Thomas Sowell, who retired from his syndicated column last week, may be the greatest public intellectual of our time.
Though he is “an original,” an iconoclast, his work is best seen as the carrying on of a tradition. Or two.
Consider his most famous research area: race. An African-American, Sowell is the age’s most persuasive dissident to the dominant strains of racial advocacy. He brought much common sense to a subject beset with unhinged passion.*
And yet even here he was obviously drawing on traditions that, if not well known, were firmly established.†
- the “constrained vision” . . . . of most conservatives and classical liberals; and
- the “unconstrained vision” . . . of so many socialists, anarchists and progressives.
For many conservatives, this is Sowell at his best. But is it original? A few of my readers could probably lecture me on its origins in a famous essay by F. A. Hayek, “Individualism: True and False.”‡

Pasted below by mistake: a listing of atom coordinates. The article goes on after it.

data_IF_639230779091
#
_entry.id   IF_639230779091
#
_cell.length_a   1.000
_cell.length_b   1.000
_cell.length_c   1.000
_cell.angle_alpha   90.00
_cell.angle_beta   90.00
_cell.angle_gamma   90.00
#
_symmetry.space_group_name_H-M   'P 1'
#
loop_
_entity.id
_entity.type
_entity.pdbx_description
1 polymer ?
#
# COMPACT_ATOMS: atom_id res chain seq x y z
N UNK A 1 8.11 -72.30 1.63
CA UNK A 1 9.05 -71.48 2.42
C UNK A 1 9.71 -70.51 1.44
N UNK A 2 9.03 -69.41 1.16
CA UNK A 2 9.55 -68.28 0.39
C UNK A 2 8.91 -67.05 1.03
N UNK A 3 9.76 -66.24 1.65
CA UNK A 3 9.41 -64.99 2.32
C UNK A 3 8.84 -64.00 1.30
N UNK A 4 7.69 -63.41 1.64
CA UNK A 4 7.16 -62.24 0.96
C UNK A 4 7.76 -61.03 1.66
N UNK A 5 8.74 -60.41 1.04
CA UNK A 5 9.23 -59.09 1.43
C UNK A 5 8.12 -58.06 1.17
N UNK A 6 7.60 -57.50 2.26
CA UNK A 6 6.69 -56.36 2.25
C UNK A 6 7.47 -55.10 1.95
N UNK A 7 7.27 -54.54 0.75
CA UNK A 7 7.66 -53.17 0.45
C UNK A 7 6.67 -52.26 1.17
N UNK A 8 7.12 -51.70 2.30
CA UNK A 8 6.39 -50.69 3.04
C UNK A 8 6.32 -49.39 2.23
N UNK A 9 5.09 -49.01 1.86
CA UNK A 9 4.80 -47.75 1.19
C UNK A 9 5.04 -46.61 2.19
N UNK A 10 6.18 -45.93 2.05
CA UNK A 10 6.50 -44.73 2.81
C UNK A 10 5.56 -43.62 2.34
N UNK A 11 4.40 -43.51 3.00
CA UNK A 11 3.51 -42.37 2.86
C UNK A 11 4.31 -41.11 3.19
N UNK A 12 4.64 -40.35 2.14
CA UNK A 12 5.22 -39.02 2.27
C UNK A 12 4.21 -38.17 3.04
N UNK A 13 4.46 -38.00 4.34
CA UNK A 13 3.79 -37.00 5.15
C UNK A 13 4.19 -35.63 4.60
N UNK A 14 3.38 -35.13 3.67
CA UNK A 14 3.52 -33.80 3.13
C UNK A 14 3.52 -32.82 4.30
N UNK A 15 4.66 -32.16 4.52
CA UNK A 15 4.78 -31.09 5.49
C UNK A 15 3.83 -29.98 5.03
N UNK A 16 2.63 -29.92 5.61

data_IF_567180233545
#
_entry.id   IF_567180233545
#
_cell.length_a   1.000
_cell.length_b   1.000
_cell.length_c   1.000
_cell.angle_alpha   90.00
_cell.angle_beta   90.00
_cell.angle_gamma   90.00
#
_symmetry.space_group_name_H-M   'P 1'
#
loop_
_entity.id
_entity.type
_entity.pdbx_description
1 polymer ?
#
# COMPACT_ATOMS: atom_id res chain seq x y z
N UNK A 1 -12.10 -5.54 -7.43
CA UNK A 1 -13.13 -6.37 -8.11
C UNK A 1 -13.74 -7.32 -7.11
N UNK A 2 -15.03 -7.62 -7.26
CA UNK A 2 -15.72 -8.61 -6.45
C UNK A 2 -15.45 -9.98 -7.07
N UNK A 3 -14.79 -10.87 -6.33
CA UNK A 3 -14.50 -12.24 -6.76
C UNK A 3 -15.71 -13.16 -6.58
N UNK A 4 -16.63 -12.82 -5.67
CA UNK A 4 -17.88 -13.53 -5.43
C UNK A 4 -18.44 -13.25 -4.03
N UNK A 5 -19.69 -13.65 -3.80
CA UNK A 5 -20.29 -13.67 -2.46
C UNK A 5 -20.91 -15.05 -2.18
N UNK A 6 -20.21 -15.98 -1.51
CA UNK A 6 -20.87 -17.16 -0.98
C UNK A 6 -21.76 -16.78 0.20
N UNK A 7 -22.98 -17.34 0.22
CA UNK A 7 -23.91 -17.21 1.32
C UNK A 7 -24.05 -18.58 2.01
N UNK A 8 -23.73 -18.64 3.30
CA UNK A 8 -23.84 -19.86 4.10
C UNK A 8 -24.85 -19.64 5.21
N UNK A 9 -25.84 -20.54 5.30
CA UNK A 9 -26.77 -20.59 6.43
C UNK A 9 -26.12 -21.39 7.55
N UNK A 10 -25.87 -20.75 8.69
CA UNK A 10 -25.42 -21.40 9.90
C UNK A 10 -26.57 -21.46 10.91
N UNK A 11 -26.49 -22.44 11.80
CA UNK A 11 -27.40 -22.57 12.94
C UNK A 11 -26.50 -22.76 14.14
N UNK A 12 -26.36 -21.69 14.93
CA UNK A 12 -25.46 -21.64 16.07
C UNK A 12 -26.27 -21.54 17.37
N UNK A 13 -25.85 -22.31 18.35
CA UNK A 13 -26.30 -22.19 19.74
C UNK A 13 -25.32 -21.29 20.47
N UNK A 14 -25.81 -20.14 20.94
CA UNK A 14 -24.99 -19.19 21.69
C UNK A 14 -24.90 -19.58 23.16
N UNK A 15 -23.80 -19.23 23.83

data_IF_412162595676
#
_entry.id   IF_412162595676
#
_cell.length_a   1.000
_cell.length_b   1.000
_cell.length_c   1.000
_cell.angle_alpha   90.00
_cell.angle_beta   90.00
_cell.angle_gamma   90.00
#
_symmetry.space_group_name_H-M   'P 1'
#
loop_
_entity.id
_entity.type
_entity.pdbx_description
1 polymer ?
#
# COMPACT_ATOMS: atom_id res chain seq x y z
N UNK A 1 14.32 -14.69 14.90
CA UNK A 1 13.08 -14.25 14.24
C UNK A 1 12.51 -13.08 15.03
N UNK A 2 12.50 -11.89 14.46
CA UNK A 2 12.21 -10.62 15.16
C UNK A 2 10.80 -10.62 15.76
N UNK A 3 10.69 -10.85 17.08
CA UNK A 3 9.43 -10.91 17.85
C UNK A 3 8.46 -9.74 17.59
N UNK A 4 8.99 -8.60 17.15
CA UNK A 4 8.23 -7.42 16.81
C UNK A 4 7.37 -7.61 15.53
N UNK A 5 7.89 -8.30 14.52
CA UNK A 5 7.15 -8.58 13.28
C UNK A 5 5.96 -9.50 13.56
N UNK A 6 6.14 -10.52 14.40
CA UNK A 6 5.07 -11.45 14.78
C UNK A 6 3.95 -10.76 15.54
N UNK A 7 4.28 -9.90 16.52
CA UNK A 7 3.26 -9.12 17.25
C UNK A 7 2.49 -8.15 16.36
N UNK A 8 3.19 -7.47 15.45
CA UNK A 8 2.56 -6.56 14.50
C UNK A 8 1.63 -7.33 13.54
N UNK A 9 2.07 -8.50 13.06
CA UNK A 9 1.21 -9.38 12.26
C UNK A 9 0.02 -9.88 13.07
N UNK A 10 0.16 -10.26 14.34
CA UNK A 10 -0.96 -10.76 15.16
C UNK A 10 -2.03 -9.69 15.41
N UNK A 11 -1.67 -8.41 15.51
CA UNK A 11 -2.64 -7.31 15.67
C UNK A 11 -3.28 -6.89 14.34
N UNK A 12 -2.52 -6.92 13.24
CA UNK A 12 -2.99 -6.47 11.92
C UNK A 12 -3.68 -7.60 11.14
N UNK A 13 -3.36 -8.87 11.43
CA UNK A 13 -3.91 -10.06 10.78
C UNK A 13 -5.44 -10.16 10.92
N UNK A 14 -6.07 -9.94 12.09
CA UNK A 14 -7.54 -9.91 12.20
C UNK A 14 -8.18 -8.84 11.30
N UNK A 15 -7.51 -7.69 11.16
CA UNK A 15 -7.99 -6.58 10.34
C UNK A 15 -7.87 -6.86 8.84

Over at the Foundation for Economic Education, David R. Henderson addresses the one area where I tend to disagree with Sowell: foreign policy. Henderson gently calls out Sowell’s apparent credulity regarding the dishonesty of our war party leaders. Sure, Henderson writes, “[t]here are downsides to distrust. . . . But there are upsides too.”
Mourning the loss of trust in presidents, Sowell blames it on presidents lying to us in recent decades. But, as Henderson notes, “war presidents” lying to us about war is not new — providing examples.
Pity that Sowell, of all people, does not see the pattern here.
This is Common Sense. I’m Paul Jacob.
* See Sowell’s Ethnic America: A History, Race and Culture: A World View, and The Economics and Politics of Race: An International Perspective; but also popular argumentation, such as Pink and Brown People and Black Rednecks and White Liberals. And then there is the important Civil Rights: Rhetoric or Reality?
† Economists W. H. Hutt and Gary Becker, at the very least, provided the background for Sowell’s research with their respective books The Economics of the Colour Bar and The Economics of Discrimination.